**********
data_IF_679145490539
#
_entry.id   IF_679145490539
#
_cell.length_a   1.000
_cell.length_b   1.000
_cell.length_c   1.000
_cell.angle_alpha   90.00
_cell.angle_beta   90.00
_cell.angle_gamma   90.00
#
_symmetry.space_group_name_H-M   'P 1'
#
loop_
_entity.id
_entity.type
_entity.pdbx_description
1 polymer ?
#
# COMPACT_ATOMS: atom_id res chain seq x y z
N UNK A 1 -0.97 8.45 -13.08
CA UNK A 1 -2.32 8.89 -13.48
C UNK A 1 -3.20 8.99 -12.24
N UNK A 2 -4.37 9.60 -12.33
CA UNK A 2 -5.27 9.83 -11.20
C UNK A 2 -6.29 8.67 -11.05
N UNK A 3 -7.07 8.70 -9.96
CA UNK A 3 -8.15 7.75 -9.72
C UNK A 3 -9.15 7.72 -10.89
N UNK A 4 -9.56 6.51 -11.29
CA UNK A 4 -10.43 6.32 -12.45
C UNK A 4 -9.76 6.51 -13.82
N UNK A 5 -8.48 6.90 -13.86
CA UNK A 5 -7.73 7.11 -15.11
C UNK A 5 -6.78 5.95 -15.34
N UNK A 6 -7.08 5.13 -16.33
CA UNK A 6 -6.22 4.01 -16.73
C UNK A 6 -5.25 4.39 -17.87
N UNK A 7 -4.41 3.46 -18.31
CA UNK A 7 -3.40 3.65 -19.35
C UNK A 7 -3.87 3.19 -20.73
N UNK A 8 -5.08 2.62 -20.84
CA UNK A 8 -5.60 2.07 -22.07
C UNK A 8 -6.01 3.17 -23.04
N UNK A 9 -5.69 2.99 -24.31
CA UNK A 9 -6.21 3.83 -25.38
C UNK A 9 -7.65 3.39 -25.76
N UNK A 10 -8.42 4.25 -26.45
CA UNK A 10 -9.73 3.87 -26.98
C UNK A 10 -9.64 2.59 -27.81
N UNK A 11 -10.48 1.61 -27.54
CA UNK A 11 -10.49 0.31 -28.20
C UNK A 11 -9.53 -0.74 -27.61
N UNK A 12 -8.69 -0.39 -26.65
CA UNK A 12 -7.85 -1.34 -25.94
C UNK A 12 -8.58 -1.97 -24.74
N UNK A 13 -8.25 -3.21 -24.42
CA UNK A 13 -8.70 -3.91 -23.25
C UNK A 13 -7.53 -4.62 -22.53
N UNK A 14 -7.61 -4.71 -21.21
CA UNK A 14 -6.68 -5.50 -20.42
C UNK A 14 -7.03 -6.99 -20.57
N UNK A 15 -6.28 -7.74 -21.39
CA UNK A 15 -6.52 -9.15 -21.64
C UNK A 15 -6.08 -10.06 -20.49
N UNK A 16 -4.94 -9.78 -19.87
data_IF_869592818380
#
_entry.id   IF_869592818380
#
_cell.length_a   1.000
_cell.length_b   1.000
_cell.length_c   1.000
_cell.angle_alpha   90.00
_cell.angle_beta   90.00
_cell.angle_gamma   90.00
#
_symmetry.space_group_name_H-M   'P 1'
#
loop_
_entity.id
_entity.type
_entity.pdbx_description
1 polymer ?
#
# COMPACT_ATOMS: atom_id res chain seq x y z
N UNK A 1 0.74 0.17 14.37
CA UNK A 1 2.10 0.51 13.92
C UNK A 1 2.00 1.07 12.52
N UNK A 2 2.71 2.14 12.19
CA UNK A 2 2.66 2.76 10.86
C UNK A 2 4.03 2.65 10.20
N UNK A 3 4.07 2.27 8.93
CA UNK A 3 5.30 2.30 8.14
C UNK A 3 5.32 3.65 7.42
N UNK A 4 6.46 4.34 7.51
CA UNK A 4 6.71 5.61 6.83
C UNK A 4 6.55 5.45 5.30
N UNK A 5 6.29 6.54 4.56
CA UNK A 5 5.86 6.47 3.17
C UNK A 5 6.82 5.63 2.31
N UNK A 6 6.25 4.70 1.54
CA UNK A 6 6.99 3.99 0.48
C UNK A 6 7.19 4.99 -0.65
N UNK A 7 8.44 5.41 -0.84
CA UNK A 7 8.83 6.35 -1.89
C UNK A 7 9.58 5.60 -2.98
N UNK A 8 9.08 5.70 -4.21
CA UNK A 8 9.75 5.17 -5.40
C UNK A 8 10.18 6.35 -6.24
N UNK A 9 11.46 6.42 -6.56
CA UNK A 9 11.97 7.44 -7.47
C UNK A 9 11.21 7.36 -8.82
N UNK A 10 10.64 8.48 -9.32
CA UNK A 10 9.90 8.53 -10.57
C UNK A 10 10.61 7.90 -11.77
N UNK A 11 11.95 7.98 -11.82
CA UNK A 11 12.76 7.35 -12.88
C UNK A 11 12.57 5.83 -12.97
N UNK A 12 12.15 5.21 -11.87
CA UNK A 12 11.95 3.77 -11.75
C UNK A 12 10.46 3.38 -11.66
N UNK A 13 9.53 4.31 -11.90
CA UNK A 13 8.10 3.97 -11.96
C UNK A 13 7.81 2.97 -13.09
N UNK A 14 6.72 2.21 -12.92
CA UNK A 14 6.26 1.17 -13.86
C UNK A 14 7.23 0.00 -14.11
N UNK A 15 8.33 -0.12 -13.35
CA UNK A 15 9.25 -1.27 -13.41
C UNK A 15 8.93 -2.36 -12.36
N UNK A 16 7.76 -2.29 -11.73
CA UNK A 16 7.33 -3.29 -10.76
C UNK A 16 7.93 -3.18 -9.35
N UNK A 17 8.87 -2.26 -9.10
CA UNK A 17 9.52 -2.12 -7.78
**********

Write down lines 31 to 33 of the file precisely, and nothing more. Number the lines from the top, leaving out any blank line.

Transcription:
CA UNK A 4 -10.43 6.32 -12.45
C UNK A 4 -9.76 6.51 -13.82
N UNK A 5 -8.48 6.90 -13.86